NEW YORK – Swann Auction Galleries’ Printed & Manuscript African Americana auction on May 7 totaled $741,581 for the 399 lots with an 89% sell-through rate by lot. It was the company’s first live online auction. Absentee and Internet live bidding was available through LiveAuctioneers.
The top item in the sale was an 1848 letterpress broadside announcing a $250 reward for the return of three runaway slaves, sisters who were house servants for a prominent silversmith from Georgetown, District of Columbia. The 11¾-by-9½-inch broadside sold for $37,500. Prices include the buyer’s premium.
A small photograph of a black family at Point Lookout, Maryland, where many slaves fled during the war, sold for $32,500. The albumen photo was taken by Lafayette V. Newell, a New Hampshire photographer who during the war established himself at the large Union military base in Point Lookout. Numerous African American families, having escaped from slavery in nearby Virginia, streamed into Point Lookout and other Union camps, where they were declared free as “contraband of war.”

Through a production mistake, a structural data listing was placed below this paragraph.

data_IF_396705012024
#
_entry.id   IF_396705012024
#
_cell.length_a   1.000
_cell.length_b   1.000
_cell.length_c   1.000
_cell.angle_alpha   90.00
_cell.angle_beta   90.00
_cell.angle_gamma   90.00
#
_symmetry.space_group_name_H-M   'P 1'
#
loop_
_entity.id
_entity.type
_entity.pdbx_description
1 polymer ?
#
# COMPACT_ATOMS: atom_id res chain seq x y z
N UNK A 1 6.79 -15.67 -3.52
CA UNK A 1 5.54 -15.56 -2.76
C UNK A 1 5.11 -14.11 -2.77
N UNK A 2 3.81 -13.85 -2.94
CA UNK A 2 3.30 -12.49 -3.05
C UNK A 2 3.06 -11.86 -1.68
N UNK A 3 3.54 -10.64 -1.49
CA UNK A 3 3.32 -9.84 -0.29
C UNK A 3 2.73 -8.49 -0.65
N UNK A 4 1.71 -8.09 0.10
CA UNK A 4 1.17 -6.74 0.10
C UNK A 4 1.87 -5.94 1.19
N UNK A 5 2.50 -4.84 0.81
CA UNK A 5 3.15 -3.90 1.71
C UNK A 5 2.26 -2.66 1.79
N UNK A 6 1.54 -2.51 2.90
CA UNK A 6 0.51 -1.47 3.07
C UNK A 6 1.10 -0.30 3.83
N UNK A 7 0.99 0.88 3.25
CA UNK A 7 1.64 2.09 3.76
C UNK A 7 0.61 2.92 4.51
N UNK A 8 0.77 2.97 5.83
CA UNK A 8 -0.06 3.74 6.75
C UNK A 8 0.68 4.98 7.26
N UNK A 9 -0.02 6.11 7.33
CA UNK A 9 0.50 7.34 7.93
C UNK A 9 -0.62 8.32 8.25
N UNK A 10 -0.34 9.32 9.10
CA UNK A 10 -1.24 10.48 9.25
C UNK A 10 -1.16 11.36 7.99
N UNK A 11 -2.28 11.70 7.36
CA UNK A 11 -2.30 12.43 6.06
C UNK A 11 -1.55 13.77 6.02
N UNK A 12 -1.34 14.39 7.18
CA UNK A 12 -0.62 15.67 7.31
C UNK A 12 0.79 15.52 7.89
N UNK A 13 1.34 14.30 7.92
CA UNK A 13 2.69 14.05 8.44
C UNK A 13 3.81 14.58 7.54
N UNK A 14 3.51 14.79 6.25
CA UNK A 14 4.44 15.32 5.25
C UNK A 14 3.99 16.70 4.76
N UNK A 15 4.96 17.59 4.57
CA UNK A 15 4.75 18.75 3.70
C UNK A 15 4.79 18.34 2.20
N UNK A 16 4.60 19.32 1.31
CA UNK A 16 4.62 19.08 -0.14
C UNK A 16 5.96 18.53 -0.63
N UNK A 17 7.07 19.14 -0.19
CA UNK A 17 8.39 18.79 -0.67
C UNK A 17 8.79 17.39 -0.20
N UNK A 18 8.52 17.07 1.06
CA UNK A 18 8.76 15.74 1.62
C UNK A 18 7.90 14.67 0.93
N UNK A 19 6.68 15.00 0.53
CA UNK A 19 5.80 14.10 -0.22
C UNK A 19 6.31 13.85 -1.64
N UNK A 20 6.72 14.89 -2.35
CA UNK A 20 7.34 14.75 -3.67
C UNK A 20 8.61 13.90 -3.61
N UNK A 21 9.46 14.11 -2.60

A Night-Club Map of Harlem by E. Simms Campbell and featured in the inaugural issue of Manhattan: A Weekly for Wakeful New Yorkers (Jan. 18, 1933), sold for $27,500.
A copy of the 17th annual Afro Travel Guide published by the Travel Bureau, Afro-American Newspapers, Baltimore, Maryland, brought $27,500. The cover price for the 36-page booklet was 25 cents. It competed with the well-known Negro Motorist’s Green Book. It lists more than a thousand hotels and other businesses “providing accommodations for the colored traveler” in addition to numerous advertisements.
A March for Freedom Now! poster that was printed for a protest at the 1960 Republican Convention sold for $17,500. More than 5,000 marchers including Martin Luther King, A. Philip Randolph and Roy Wilkins demanded a conference with the Republican National Committee and a civil rights plank in the party platform.
An early dorm room version of the original I Am a Man protest poster used in the days before Dr. Martin Luther King’s assassination in 1968 sold for $6,500. The lithographer is credited as “Tea Lautrec.”
Additional highlights included:
– Papers of the comedian Nipsey Russell (1929-2000) including a personal letter from Martin Luther King, $17,500.
– ‘Colored Waiting Room,’ metal sign, 1950s, $15,000.
– Abraham Lincoln, ‘The Proclamation of Emancipation,’ seventh printed edition and the only one in separate pamphlet form, 1862, $11,875.
– Archive of photographs of boxing champion Joe Louis, collected by his manager Julian Black, circa 1935-1945 and 1970s, $11,875.
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